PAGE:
Monday, September 5, 2011

Photographing the Awards Ceremony

The more I thought about it, this topic just fits better with the previous post than what I'm piecing together for the next one. I just had a few comments about shooting the awards portion of a competition. The main theme is: try to think beyond the standard shot.

As usual, images link to bigger versions.

The standard (awards) shot

A shot from the Bayside Ball 3
that turned out okay

Most of the time, I'm not assertive
enough to get them to look at me.

At Camp H, I'm kind of far away,
and off to the left.
You know, I actually kind of suck at getting what I consider "the standard shot." You know, either the top three or five winners gathered together in a little clump. It's kind of an expected shot that some people will want for their memories. I've been trying shooting from a low POV, but should probably try standing up or something. Technically, there's not a whole lot of variety but I recommend:
  • Just use a standard 50mm lens and walk up to the point you want the shot. Try not to go under 35mm. Take a few steps back if you want to go wider.
  • Pay attention to the framing - faces should probably be around one-third of the way down from the top(standard "rule of thirds"). If you put them in the center, then you'll have a lot of dead space at the top of frame that you'll probably end up cropping out later anyway.
  • Use rapid-fire mode and squeeze off two or three shots. Inevitably, someone will look to the side or blink. In fact, do a few sets of two or three shots, just in case your autofocus misbehaves.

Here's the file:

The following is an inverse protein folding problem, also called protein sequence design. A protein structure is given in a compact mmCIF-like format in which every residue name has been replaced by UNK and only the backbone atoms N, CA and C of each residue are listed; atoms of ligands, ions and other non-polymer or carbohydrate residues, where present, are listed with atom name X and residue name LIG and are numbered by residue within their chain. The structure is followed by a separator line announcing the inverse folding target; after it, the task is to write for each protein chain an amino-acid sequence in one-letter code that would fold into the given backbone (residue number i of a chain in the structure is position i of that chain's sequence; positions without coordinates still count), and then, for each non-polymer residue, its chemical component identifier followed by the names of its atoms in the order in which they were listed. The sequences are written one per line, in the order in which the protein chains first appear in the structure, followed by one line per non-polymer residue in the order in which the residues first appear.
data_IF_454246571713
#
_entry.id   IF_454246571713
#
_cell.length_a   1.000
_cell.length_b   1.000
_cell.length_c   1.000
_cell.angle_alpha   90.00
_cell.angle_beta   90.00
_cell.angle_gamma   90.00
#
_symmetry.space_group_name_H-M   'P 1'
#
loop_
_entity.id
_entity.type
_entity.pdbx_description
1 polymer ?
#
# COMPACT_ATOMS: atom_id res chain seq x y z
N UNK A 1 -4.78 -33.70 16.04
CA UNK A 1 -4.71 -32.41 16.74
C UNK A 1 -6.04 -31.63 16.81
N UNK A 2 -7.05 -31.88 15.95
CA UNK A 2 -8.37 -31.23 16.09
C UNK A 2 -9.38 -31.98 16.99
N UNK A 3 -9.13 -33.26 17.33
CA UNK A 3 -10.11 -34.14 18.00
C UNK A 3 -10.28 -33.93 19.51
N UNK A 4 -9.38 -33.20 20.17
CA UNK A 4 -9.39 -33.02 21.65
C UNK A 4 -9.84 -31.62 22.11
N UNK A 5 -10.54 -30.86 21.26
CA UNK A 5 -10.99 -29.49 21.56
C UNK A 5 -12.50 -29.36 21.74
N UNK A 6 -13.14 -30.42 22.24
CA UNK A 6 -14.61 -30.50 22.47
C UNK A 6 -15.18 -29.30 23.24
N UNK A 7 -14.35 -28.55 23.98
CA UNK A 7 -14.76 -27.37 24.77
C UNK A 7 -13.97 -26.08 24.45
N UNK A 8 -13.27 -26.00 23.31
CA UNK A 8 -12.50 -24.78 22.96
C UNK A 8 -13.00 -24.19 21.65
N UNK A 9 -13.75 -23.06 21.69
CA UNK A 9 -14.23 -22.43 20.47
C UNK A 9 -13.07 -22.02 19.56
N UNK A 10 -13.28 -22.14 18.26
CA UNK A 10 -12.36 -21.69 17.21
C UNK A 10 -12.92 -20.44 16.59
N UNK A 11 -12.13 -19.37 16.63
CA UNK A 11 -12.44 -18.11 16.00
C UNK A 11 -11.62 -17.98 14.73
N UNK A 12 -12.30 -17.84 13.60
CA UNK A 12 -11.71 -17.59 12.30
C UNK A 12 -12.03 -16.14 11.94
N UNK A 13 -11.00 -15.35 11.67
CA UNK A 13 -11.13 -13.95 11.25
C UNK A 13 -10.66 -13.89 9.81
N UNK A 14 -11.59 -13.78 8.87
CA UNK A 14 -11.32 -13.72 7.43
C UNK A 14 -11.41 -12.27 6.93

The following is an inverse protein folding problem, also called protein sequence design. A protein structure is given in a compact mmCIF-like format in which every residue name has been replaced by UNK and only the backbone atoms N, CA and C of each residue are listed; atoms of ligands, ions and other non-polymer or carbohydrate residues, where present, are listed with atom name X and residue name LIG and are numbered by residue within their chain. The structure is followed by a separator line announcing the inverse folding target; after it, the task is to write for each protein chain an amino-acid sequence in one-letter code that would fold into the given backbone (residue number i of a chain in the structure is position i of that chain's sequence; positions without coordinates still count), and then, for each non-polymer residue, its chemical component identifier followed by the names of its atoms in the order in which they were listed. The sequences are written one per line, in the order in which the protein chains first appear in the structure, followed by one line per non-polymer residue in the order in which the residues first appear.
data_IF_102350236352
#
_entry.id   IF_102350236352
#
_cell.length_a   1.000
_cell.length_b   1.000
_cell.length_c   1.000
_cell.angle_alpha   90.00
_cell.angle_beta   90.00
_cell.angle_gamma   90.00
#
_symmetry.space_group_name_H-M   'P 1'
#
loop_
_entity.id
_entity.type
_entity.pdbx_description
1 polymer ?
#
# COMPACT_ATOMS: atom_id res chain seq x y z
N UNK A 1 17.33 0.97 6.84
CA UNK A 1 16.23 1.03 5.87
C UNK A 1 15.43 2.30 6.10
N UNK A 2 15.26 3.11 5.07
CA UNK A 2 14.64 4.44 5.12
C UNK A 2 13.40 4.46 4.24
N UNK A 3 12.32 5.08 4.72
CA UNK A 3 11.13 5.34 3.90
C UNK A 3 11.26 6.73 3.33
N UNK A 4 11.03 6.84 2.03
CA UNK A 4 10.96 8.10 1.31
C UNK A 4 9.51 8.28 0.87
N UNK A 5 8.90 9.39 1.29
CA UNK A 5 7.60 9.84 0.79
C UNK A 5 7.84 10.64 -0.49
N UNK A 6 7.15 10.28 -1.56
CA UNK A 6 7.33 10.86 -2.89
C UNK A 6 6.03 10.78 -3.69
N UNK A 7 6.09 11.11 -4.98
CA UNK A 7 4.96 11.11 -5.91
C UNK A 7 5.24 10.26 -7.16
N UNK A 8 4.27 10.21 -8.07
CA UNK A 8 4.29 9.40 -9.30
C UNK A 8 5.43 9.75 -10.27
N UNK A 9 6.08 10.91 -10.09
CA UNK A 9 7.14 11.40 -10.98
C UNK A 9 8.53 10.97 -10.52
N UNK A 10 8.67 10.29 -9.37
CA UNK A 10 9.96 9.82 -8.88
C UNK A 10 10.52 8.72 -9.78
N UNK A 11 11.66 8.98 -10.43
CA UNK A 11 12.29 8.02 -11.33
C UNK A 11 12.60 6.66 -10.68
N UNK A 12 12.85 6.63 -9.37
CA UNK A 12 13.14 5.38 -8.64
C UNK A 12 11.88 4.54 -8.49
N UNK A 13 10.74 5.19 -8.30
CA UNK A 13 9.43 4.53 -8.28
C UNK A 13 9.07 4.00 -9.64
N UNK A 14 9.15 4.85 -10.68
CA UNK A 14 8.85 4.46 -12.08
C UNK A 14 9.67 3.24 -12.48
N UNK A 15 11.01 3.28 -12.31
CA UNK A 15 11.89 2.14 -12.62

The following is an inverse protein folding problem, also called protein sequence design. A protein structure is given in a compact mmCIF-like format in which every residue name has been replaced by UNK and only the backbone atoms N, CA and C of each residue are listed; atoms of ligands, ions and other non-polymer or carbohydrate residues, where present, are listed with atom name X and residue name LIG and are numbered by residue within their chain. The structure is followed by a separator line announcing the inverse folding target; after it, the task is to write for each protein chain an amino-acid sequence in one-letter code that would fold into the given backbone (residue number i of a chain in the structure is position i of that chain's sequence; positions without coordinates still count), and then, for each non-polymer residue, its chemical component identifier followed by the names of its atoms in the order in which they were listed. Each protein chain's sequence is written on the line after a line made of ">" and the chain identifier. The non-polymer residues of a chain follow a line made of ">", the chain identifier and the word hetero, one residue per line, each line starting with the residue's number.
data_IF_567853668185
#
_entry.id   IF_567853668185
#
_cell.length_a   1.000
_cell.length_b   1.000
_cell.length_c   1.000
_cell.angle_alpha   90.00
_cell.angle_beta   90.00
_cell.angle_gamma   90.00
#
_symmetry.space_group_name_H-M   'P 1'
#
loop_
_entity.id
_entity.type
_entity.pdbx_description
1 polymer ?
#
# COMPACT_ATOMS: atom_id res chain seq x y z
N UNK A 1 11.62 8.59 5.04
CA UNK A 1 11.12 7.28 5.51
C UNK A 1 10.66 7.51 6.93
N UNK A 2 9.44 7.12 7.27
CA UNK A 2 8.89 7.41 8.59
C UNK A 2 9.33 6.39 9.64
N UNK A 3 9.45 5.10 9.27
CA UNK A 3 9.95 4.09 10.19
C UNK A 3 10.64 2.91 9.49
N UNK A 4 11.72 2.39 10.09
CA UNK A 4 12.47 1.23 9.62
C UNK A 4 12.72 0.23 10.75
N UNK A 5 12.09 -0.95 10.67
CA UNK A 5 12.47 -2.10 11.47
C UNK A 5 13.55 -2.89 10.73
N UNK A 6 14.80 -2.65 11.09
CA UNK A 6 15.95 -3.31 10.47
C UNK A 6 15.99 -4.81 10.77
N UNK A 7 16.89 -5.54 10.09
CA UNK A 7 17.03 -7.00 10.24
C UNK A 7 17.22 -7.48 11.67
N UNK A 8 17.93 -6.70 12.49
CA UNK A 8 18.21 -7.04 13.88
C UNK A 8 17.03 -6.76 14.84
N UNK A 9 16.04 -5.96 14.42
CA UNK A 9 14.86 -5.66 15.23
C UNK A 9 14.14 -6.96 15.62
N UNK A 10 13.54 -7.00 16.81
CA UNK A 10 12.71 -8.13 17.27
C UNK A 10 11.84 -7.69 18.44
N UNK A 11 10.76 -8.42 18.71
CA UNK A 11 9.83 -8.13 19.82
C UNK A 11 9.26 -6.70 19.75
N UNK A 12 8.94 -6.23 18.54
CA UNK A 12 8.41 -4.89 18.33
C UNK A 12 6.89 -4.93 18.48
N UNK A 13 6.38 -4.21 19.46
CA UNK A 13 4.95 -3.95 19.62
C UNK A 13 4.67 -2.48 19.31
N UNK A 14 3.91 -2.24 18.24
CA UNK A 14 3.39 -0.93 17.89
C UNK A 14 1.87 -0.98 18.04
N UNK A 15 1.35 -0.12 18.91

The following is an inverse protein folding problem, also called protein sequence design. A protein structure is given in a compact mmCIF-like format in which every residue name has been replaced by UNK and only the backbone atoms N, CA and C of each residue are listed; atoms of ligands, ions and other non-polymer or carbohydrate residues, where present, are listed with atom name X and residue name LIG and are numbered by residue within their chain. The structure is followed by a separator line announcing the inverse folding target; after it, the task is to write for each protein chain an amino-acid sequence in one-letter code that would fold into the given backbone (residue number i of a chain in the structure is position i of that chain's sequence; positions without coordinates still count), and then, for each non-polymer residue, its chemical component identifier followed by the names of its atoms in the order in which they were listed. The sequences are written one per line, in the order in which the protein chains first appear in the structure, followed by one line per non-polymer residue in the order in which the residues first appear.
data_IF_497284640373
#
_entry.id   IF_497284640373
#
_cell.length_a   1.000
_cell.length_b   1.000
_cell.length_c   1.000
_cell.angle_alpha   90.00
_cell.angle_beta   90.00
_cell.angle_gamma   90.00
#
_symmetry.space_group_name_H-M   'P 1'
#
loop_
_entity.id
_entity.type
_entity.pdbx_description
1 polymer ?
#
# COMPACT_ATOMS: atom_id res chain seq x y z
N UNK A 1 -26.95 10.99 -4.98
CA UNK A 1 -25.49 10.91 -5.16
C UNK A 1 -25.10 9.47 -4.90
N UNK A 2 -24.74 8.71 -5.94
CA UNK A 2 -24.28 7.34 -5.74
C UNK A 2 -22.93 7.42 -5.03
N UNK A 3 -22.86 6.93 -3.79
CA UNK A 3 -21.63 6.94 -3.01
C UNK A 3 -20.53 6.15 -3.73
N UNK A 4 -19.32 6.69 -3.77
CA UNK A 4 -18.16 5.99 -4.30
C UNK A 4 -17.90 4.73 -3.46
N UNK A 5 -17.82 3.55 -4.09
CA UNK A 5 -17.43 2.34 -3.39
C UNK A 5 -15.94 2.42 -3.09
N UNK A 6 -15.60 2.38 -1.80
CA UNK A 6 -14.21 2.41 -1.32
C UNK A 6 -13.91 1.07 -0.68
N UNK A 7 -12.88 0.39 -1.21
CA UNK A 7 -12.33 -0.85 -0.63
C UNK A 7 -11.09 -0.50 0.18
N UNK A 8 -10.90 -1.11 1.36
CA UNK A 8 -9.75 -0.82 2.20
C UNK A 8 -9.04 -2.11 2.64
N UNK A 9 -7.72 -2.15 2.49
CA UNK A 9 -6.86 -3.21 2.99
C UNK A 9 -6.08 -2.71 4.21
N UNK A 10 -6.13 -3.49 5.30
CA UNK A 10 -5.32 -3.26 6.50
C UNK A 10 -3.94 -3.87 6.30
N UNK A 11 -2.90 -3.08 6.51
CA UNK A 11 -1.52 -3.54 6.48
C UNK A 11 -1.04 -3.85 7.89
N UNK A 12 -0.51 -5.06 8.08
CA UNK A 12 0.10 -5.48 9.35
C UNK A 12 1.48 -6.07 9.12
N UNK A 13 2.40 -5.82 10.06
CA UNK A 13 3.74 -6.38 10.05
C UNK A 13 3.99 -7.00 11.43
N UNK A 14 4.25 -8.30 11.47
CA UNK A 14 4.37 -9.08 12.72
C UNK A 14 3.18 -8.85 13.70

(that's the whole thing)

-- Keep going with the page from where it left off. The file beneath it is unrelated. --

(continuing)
• If you're using flash, try to set the flash at 1/2 power or lower so that it will be able to flash for a couple rapid-fire shots.
  • Do as I say, not as I do 1: try to get the attention of the winners and give them some kind of signal. Ask them to stand closer together or "could I get a shot of everyone together?" - just something to get their attention so they know to look at you. Give them a countdown like a "3, 2, 1..." (example on the right of not getting their attention)
  • Do as I say, not as I do 2: if you want this shot, just run out there, front on and take the shot. Generally, there's not that much going on, so you're not going to annoy the audience by blocking something. That being said, once you get your shot, back up and get out of everyone else's shot. (example on the right of both not running out and not getting their attention)
BTW, iif you have the biggest camera in the room and you run out in front of them, you'll probably get their attention. Also, if you notice that you're the only one in the room with an SLR, consider it your duty to get the shot. :)

This all being said, I don't think "the standard shot" is the sweet shot at an awards ceremony.

Other Awards Shots

Maybe it's a just an issue with me, but I prefer taking candid shots to posed shots. Sometimes, there will be a cool pose or just something funny that just happens spontaneously.

In that last one, I think Kim and Dave did 8-10 helicopters in a row - in the awards ceremony, an encore of something they did in a contest.

The run to the stage

And this finally brings me to: my favorite shots that I've taken at awards are actually the run to the stage, and trying to get a shot of the sincere unbridled joy of someone finding out that they placed or won, and their friends around them supporting them.

For this, do a little research. Before the presentations start, scope out the audience and try to locate the competitors. Try to get a feel for where everyone is sitting/standing. At Camp Hollywood, usually I see most of the competitors hang out in the seats on the right hand side of the room (stage left), and a small cluster in the back left of the room. Try to memorize where specific people are, like your friends and/or people that you thought did really well. If you see someone win something, well, they might win again - keep track of where they were sitting.

At Camp Hollywood, I'll sacrifice the front-on standard shot and stand off to the left a little to get a better shot of the competitors off to the right, and also keep track of who's off to my left.

Here's some shots from Camp Hollywood 2009-2011 and Inspiration Weekend 2011.

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